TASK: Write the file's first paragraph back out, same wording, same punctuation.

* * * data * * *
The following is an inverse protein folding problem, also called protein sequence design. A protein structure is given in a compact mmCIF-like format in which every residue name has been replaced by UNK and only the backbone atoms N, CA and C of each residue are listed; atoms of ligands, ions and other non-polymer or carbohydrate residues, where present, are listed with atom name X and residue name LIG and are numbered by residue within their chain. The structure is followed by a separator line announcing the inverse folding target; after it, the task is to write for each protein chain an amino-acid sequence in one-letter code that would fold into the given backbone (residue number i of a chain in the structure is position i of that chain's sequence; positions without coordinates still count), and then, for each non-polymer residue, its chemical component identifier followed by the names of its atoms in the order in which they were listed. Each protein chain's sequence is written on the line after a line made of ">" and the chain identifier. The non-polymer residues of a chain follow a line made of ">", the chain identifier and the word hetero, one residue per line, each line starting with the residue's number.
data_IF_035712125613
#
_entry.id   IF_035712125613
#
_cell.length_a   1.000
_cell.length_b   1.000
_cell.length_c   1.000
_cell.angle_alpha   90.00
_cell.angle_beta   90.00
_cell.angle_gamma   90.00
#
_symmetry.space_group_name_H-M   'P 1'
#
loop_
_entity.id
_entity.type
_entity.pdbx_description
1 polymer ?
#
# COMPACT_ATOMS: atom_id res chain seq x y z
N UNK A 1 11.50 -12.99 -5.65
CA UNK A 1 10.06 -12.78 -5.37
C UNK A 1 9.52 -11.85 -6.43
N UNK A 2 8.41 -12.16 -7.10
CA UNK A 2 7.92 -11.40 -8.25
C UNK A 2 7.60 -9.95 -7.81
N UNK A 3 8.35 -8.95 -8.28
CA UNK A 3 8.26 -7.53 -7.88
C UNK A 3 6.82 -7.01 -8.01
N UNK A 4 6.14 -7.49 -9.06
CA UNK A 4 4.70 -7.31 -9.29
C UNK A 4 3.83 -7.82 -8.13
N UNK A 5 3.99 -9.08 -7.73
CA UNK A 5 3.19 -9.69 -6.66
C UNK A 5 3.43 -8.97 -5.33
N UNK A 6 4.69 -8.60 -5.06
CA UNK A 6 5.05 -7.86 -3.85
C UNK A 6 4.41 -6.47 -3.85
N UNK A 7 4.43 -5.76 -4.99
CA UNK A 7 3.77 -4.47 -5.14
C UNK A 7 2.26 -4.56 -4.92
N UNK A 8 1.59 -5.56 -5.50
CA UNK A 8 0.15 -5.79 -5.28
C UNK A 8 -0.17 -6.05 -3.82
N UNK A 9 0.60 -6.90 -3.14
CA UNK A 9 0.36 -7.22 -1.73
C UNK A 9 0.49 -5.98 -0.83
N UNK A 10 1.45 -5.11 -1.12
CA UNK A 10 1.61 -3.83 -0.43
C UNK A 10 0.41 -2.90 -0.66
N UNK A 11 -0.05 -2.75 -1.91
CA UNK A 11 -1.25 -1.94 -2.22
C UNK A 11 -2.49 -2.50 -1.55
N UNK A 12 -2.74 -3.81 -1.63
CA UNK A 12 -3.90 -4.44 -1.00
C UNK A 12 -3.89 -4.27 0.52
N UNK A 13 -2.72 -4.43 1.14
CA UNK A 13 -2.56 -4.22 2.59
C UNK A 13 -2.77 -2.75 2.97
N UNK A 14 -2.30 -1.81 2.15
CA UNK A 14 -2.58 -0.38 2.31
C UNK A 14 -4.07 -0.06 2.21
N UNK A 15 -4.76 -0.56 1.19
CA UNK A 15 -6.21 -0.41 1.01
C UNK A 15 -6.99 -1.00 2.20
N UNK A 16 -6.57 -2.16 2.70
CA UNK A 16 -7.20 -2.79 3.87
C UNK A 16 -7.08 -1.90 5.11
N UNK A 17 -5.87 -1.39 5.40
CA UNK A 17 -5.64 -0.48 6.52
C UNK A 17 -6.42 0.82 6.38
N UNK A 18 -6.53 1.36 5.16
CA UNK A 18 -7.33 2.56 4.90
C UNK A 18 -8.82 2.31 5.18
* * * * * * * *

The following is an inverse protein folding problem, also called protein sequence design. A protein structure is given in a compact mmCIF-like format in which every residue name has been replaced by UNK and only the backbone atoms N, CA and C of each residue are listed; atoms of ligands, ions and other non-polymer or carbohydrate residues, where present, are listed with atom name X and residue name LIG and are numbered by residue within their chain. The structure is followed by a separator line announcing the inverse folding target; after it, the task is to write for each protein chain an amino-acid sequence in one-letter code that would fold into the given backbone (residue number i of a chain in the structure is position i of that chain's sequence; positions without coordinates still count), and then, for each non-polymer residue, its chemical component identifier followed by the names of its atoms in the order in which they were listed. Each protein chain's sequence is written on the line after a line made of ">" and the chain identifier. The non-polymer residues of a chain follow a line made of ">", the chain identifier and the word hetero, one residue per line, each line starting with the residue's number.